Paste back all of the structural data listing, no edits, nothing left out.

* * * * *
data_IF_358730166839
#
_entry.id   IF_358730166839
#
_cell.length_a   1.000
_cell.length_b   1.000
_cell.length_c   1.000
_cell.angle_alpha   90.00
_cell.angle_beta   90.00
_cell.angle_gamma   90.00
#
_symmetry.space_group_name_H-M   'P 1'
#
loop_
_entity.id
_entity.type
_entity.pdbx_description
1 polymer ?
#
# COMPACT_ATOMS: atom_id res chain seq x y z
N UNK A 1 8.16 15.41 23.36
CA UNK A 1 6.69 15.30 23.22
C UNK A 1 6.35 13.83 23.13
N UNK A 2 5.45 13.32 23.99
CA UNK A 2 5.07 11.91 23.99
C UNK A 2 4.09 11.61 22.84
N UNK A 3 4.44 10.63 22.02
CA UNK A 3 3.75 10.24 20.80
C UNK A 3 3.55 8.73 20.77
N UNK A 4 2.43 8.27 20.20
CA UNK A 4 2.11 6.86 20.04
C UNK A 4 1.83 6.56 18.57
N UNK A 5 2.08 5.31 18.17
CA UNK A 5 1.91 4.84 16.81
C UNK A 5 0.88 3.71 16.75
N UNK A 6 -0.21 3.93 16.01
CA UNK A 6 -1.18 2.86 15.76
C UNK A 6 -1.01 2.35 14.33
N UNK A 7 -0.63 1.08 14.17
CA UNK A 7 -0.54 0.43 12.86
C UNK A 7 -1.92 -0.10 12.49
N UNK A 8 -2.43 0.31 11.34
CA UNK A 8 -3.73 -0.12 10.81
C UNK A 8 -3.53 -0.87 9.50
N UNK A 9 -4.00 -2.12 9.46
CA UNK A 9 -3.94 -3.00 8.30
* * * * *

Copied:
data_IF_358730166839
#
_entry.id   IF_358730166839
#
_cell.length_a   1.000
_cell.length_b   1.000
_cell.length_c   1.000
_cell.angle_alpha   90.00
_cell.angle_beta   90.00
_cell.angle_gamma   90.00
#
_symmetry.space_group_name_H-M   'P 1'
#
loop_
_entity.id
_entity.type
_entity.pdbx_description
1 polymer ?
#
# COMPACT_ATOMS: atom_id res chain seq x y z
N UNK A 1 8.16 15.41 23.36
CA UNK A 1 6.69 15.30 23.22
C UNK A 1 6.35 13.83 23.13
N UNK A 2 5.45 13.32 23.99
CA UNK A 2 5.07 11.91 23.99
C UNK A 2 4.09 11.61 22.84
N UNK A 3 4.44 10.63 22.02
CA UNK A 3 3.75 10.24 20.80
C UNK A 3 3.55 8.73 20.77
N UNK A 4 2.43 8.27 20.20
CA UNK A 4 2.11 6.86 20.04
C UNK A 4 1.83 6.56 18.57
N UNK A 5 2.08 5.31 18.17
CA UNK A 5 1.91 4.84 16.81
C UNK A 5 0.88 3.71 16.75
N UNK A 6 -0.21 3.93 16.01
CA UNK A 6 -1.18 2.86 15.76
C UNK A 6 -1.01 2.35 14.33
N UNK A 7 -0.63 1.08 14.17
CA UNK A 7 -0.54 0.43 12.86
C UNK A 7 -1.92 -0.10 12.49
N UNK A 8 -2.43 0.31 11.34
CA UNK A 8 -3.73 -0.12 10.81
C UNK A 8 -3.53 -0.87 9.50
N UNK A 9 -4.00 -2.12 9.46
CA UNK A 9 -3.94 -3.00 8.30